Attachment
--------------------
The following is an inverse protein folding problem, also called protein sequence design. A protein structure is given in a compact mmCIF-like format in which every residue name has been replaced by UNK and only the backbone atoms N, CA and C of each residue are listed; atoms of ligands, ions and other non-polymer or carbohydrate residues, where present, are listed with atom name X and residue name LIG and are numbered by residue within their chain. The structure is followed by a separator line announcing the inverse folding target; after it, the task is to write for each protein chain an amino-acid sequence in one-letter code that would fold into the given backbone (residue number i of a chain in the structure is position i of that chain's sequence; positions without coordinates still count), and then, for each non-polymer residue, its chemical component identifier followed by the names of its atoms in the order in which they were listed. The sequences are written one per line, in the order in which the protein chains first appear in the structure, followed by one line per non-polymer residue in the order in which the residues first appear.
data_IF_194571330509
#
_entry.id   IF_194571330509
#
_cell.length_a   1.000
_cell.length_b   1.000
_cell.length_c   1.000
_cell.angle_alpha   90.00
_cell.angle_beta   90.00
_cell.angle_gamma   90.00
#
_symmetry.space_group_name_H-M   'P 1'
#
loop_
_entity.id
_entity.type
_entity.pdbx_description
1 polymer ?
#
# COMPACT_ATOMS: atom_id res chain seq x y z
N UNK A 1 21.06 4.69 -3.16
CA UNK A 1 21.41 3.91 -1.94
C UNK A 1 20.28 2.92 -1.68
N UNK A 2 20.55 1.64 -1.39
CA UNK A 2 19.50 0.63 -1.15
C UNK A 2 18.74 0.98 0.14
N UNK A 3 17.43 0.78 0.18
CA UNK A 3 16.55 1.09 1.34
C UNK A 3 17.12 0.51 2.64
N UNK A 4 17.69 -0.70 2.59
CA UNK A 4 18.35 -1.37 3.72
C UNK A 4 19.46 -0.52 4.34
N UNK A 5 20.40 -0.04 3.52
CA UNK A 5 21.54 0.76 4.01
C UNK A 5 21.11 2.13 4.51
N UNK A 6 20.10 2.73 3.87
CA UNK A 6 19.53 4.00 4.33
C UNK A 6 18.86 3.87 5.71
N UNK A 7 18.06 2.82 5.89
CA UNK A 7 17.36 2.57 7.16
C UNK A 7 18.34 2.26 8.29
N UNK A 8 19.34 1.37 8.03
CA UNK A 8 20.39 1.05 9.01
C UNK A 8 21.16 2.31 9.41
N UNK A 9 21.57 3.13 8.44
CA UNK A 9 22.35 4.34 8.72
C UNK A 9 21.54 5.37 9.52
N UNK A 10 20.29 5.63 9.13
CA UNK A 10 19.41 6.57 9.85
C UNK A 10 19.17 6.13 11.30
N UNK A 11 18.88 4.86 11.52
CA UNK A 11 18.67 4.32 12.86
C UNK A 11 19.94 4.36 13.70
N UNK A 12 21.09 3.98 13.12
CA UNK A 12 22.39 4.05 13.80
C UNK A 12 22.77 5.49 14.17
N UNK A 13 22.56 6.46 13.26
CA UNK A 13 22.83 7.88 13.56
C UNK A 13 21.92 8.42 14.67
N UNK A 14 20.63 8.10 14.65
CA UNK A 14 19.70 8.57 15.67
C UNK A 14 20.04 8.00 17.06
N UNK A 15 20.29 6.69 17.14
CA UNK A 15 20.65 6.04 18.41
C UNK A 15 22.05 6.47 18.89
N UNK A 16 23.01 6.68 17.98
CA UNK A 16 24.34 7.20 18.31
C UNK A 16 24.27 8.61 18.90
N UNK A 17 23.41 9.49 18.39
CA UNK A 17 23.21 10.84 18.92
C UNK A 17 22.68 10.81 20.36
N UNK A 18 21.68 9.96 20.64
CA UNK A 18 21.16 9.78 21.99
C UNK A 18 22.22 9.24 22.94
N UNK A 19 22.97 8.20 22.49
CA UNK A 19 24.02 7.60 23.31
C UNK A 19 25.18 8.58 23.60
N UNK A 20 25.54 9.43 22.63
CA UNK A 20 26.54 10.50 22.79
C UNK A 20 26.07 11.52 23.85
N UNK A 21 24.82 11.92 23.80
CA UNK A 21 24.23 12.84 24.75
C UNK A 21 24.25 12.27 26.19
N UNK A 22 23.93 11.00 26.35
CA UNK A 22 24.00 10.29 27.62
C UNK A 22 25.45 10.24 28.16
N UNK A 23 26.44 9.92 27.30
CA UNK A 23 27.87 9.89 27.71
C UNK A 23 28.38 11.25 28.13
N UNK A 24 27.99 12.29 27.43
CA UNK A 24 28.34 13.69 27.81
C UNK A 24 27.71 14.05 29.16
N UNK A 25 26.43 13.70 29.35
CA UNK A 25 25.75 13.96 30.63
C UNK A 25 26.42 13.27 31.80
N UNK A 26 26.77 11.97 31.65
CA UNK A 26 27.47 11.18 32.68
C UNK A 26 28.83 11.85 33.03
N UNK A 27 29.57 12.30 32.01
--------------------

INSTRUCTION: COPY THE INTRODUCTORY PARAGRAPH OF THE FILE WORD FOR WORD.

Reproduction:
The following is an inverse protein folding problem, also called protein sequence design. A protein structure is given in a compact mmCIF-like format in which every residue name has been replaced by UNK and only the backbone atoms N, CA and C of each residue are listed; atoms of ligands, ions and other non-polymer or carbohydrate residues, where present, are listed with atom name X and residue name LIG and are numbered by residue within their chain. The structure is followed by a separator line announcing the inverse folding target; after it, the task is to write for each protein chain an amino-acid sequence in one-letter code that would fold into the given backbone (residue number i of a chain in the structure is position i of that chain's sequence; positions without coordinates still count), and then, for each non-polymer residue, its chemical component identifier followed by the names of its atoms in the order in which they were listed. The sequences are written one per line, in the order in which the protein chains first appear in the structure, followed by one line per non-polymer residue in the order in which the residues first appear.